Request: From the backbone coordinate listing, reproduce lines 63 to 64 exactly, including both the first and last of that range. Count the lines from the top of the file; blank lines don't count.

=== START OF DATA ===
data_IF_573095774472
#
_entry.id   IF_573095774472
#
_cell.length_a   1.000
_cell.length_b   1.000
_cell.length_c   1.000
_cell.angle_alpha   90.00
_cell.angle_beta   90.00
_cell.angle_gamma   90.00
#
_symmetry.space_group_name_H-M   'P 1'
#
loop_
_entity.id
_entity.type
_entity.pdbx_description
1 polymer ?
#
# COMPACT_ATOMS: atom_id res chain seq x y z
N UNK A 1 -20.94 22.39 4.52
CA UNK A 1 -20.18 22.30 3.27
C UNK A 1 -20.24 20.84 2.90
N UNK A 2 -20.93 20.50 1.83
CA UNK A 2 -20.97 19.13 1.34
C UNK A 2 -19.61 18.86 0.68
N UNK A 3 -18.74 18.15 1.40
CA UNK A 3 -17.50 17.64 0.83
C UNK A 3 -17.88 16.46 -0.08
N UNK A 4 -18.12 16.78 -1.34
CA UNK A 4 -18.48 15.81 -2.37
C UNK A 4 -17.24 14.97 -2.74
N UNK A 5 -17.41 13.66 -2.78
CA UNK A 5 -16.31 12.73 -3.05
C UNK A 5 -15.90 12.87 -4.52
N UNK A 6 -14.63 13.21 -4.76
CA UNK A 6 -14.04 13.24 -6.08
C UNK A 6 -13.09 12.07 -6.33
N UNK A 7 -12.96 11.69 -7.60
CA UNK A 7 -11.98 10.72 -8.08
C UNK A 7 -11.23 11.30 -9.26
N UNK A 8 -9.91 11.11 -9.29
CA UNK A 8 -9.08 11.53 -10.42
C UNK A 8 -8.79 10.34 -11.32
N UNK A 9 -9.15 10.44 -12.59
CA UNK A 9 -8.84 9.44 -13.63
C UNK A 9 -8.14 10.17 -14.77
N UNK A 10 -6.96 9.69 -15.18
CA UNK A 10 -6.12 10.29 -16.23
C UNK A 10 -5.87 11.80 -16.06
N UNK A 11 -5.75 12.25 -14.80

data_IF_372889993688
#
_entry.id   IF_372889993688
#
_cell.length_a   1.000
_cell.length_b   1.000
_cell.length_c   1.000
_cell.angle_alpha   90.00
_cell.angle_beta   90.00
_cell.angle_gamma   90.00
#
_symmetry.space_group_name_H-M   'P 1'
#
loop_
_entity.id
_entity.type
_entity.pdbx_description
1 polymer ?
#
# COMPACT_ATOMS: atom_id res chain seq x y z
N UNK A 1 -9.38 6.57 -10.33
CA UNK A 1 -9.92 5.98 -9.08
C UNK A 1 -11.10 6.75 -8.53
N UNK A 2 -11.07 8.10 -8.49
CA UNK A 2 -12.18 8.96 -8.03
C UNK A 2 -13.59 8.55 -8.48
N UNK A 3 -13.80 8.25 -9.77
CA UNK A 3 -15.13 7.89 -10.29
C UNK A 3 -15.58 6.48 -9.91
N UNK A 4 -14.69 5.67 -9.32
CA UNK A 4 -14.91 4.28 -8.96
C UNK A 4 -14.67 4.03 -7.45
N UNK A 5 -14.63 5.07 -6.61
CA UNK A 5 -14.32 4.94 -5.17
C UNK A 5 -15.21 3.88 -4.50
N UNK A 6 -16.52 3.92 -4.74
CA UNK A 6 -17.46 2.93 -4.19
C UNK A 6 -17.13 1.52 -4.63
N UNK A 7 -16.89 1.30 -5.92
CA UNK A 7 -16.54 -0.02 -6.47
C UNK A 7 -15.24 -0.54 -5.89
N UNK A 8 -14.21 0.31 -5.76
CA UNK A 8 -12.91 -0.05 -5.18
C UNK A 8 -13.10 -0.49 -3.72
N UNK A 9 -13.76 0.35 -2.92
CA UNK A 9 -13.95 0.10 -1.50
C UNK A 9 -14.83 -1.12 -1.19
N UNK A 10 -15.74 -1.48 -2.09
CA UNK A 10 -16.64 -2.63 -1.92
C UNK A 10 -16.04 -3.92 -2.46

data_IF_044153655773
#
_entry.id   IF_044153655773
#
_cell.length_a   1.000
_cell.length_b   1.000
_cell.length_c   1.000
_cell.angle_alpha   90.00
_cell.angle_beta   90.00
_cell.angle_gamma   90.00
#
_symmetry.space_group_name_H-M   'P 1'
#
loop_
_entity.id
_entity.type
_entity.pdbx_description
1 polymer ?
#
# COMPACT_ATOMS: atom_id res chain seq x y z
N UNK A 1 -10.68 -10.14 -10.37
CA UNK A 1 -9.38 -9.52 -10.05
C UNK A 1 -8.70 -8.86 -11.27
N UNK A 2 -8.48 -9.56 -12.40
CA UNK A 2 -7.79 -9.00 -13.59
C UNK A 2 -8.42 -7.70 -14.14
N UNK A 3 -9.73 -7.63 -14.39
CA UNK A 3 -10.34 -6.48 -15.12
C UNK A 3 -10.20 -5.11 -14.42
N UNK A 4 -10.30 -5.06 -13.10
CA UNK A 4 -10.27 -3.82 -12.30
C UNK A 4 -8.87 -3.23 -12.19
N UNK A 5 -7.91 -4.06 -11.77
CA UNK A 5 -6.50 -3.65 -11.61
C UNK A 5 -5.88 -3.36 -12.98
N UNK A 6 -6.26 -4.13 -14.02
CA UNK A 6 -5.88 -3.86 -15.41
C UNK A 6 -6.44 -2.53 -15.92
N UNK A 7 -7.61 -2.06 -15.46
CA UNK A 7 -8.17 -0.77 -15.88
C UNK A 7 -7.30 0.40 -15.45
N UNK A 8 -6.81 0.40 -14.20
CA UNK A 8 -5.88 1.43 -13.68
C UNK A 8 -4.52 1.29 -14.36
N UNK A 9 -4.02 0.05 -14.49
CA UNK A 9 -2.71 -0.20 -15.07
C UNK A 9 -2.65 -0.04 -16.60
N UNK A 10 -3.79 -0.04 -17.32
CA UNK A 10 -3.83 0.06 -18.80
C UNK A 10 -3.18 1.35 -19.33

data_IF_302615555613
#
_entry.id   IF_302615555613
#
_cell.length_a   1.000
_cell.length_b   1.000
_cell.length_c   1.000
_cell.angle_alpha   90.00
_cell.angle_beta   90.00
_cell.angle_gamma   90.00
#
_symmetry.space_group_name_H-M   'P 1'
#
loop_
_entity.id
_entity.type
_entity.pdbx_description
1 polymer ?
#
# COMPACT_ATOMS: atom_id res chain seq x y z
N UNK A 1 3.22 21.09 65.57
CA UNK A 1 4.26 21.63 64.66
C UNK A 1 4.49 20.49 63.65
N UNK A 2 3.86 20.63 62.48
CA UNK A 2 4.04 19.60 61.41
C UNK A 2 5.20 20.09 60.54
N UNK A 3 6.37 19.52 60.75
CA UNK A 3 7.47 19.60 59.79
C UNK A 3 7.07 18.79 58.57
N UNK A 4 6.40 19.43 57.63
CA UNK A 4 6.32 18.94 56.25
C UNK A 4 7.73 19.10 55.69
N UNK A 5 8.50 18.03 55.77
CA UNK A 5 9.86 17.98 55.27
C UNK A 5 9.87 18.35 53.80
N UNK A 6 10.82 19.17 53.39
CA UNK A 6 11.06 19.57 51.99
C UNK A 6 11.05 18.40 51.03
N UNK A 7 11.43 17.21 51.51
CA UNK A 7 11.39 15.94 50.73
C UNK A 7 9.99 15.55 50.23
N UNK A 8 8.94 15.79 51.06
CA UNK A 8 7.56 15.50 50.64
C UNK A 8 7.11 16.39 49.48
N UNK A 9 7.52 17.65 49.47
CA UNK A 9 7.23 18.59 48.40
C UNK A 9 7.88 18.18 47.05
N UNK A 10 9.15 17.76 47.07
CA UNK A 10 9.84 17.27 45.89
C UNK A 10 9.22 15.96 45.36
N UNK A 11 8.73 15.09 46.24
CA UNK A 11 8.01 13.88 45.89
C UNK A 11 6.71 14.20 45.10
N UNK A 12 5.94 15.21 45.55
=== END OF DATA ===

_symmetry.space_group_name_H-M   'P 1'
#